EppsNet Archive: John F. Kennedy

Are You a Role Model for Today’s Youth?

9 Oct 2016 /
George Carlin

The first question in tonight’s debate was “Are you a role model for today’s youth?”

I suppose this was the leadoff question because we found out this week that Donald Trump said some bad things 11 years ago.

I’ve been surprised by the amount of phony outrage about that given that

  1. Hillary Clinton’s husband set the bar for how crudely an American president can behave toward women. Or maybe JFK set the bar — he was a pimp and a degenerate but politicians were afforded a lot more privacy in those days so it’s hard to say for sure who was the bigger lout. As far as Clinton vs. Trump, we have actions vs. words. Big difference to me between saying (for example) “I’d like to fuck an intern with a cigar” and fucking an intern with a cigar. The spectacle of Hillary Clinton saying that a lack of reverence toward women indicates a lack of fitness for public office is surreal.
  2. If there’s a heterosexual man who hasn’t made remarks about women that would harm his reputation if recorded and played back to the nation, I don’t believe I’ve met him.

Also, as George Carlin used to say, “If your kids need a role model and it’s not you, you’re both fucked.”


Self-Reliance: Another Idea That Never Caught On

2 Oct 2012 /

One of the TVs at the gym this morning was tuned to a political panel discussion . . . someone named Roland Martin, a black man with an enormous forehead, said that voters are asking themselves which candidate will help them have a better life.

Yes — that’s the 47 Percent.

Someone once said, “Ask not what your country can do for you — ask what you can do for your country.” It’s a shame that never caught on.


Keeping Up With the Kennedys

27 Feb 2012 /
Mary Jo Kopechne

Mary Jo Kopechne

Why doesn’t this guy have a reality show:

The son of Robert F. Kennedy has been charged with harassment and endangering the welfare of a child for allegedly clashing with two nurses who tried to stop him from taking his 2-day-old baby boy from a Westchester maternity unit, NBC New York has learned.

According to a Mount Kisco, N.Y. police report obtained by NBC New York, Douglas Kennedy, 44, took his baby from the newborn unit of Northern Westchester Hospital on Jan. 7, against the instructions of hospital staff who told him the infant needed to stay there. He faces misdemeanor charges. . . .

While holding the child in his right arm, Kennedy kicked [a nurse] in the pelvis with his right foot, knocking her backward onto the floor, police said.

As he did this, Kennedy fell onto the floor with the baby in his arms. Kennedy then got up and ran “down the stairs with the infant until he was stopped by security and escorted back to the infant’s room,” the police report said.

This comes on the heels of a new book by a JFK White House intern “revealing” that Douglas Kennedy’s Uncle Jack used to pimp the interns to service presidential aides as well as his own family members.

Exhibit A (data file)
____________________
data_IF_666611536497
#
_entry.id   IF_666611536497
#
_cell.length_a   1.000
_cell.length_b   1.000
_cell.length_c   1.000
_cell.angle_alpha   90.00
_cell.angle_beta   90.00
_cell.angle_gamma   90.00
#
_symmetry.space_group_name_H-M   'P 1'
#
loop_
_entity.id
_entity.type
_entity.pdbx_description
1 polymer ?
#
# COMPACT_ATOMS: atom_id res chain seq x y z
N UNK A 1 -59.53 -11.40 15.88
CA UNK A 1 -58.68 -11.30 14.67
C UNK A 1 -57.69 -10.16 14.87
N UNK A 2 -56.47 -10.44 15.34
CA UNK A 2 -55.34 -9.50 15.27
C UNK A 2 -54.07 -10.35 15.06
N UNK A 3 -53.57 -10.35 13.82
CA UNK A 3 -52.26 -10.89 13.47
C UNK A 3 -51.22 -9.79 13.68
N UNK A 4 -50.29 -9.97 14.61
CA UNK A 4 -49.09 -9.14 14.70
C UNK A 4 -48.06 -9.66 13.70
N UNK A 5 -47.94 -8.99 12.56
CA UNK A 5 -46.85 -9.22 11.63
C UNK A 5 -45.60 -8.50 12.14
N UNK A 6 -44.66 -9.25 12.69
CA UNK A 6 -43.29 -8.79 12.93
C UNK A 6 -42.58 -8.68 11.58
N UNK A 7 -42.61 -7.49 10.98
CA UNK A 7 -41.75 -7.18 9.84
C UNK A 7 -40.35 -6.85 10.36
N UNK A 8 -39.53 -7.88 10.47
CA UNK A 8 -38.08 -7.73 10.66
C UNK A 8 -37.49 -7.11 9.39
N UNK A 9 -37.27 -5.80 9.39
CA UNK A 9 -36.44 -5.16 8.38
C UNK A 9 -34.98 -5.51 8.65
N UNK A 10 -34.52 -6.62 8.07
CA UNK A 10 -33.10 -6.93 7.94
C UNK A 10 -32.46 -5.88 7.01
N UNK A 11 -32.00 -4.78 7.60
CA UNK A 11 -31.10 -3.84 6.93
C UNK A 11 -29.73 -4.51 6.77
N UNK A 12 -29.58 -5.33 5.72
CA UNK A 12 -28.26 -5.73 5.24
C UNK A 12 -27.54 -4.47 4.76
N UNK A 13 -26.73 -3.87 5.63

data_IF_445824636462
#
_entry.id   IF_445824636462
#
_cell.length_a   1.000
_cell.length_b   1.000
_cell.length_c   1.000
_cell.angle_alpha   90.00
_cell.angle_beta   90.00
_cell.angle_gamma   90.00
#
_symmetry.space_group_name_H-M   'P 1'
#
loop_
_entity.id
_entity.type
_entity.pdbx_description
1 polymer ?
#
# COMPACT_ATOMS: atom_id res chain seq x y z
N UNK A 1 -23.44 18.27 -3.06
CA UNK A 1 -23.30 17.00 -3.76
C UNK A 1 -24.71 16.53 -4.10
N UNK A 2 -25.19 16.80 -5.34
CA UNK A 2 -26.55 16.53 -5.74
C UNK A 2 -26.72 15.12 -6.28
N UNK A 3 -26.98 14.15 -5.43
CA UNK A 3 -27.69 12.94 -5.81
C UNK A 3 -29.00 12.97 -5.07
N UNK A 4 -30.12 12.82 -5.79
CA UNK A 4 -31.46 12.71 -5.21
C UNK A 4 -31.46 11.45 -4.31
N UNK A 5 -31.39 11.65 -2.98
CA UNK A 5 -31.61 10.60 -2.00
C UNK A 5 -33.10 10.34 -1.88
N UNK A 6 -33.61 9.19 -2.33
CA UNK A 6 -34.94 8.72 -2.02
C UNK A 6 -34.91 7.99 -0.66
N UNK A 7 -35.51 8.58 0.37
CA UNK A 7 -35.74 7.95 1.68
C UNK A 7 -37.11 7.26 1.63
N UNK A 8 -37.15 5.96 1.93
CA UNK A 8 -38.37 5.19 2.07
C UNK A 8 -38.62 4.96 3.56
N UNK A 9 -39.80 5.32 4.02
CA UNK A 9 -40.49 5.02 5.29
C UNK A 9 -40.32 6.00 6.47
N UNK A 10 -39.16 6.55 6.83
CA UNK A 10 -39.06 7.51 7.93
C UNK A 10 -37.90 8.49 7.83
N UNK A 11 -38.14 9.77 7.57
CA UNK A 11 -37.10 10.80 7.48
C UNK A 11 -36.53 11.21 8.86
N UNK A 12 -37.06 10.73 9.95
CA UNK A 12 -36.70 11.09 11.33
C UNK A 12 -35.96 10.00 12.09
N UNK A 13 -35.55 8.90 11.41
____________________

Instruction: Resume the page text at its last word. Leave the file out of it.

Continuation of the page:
At least the author lived to tell the tale of her sordid encounter with the Kennedys. Not everyone was that lucky.

You might also remember Douglas’s brother David, who died of a drug overdose in 1984, or his brother Michael, another in the family’s long line of alcoholics, who died by skiing into a tree, but not before distinguishing himself with a statutory rape allegation involving the family’s 14-year-old babysitter.

I could go on with this but you get the point: thugs, pimps, alcoholics, drug addicts, rapists . . . maybe calling Teddy a murderer is a little strong, but he did kill that girl. It’s hard to imagine a more appalling bunch of degenerates.

The Kennedys make the Kardashians look like America’s royal family.


A Message That Sticks

24 Nov 2007 /

John F. Kennedy, in 1961, proposed to put an American on the moon in a decade. That idea stuck. It motivated thousands of people across dozens of organizations, public and private. It was an unexpected idea: it got people’s attention because it was so surprising–the moon is a long way up. It appealed to our emotions: we were in the Cold War and the Russians had launched the Sputnik space satellite four years earlier. It was concrete: everybody could picture what success would look like in the same way. How many goals in your organization are pictured in exactly the same way by everyone involved?

My father worked for IBM during that period. He did some of the programming on the original Gemini space missions. And he didn’t think of himself as working for IBM–he thought of himself as helping to put an American on the moon. An accountant who lived down the street from us, who worked for a defense contractor, also thought of himself as helping to put an American on the moon. When you inspire the accountants you know you’re onto something.

“Crafting a message that sticks: An interview with Chip Heath,” The McKinsey Quarterly, 24 November 2007

Ansel Adams (and Other Great Americans)

20 Feb 2001 /

Ansel Adams was born on this date, Feb. 20, in 1902. Adams was a great American photographer, best known for his black-and-white photos of Yosemite and other natural monuments of the American West.

Continue reading Ansel Adams (and Other Great Americans)